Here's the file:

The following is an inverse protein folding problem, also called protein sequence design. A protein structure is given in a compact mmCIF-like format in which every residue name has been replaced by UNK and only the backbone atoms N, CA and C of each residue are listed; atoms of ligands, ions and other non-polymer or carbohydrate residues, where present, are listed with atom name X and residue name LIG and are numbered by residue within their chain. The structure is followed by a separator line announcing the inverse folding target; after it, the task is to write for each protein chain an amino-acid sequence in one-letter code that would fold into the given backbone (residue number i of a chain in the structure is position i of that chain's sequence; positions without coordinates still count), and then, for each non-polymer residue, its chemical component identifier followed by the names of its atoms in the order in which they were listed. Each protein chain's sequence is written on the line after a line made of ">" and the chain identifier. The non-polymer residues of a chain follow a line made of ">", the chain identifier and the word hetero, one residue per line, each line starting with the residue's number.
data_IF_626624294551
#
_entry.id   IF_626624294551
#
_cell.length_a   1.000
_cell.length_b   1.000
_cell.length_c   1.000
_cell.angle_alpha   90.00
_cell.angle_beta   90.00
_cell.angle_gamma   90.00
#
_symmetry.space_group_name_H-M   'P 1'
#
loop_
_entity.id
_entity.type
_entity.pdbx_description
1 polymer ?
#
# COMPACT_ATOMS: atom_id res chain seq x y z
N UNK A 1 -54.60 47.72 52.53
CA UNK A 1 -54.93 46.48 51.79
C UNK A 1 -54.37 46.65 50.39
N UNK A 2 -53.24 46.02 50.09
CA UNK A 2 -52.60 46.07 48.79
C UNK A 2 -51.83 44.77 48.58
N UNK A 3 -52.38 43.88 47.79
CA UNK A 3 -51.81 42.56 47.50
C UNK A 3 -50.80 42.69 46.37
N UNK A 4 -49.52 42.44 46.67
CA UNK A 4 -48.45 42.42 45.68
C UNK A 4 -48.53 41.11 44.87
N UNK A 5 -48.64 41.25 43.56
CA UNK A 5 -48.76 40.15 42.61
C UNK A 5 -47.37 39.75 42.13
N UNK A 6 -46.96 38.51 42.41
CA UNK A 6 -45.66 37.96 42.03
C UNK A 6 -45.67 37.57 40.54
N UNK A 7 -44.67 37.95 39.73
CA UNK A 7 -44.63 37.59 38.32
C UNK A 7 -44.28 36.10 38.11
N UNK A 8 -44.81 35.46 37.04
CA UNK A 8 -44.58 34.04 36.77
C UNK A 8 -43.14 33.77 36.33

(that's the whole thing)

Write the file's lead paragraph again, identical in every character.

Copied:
The following is an inverse protein folding problem, also called protein sequence design. A protein structure is given in a compact mmCIF-like format in which every residue name has been replaced by UNK and only the backbone atoms N, CA and C of each residue are listed; atoms of ligands, ions and other non-polymer or carbohydrate residues, where present, are listed with atom name X and residue name LIG and are numbered by residue within their chain. The structure is followed by a separator line announcing the inverse folding target; after it, the task is to write for each protein chain an amino-acid sequence in one-letter code that would fold into the given backbone (residue number i of a chain in the structure is position i of that chain's sequence; positions without coordinates still count), and then, for each non-polymer residue, its chemical component identifier followed by the names of its atoms in the order in which they were listed. Each protein chain's sequence is written on the line after a line made of ">" and the chain identifier. The non-polymer residues of a chain follow a line made of ">", the chain identifier and the word hetero, one residue per line, each line starting with the residue's number.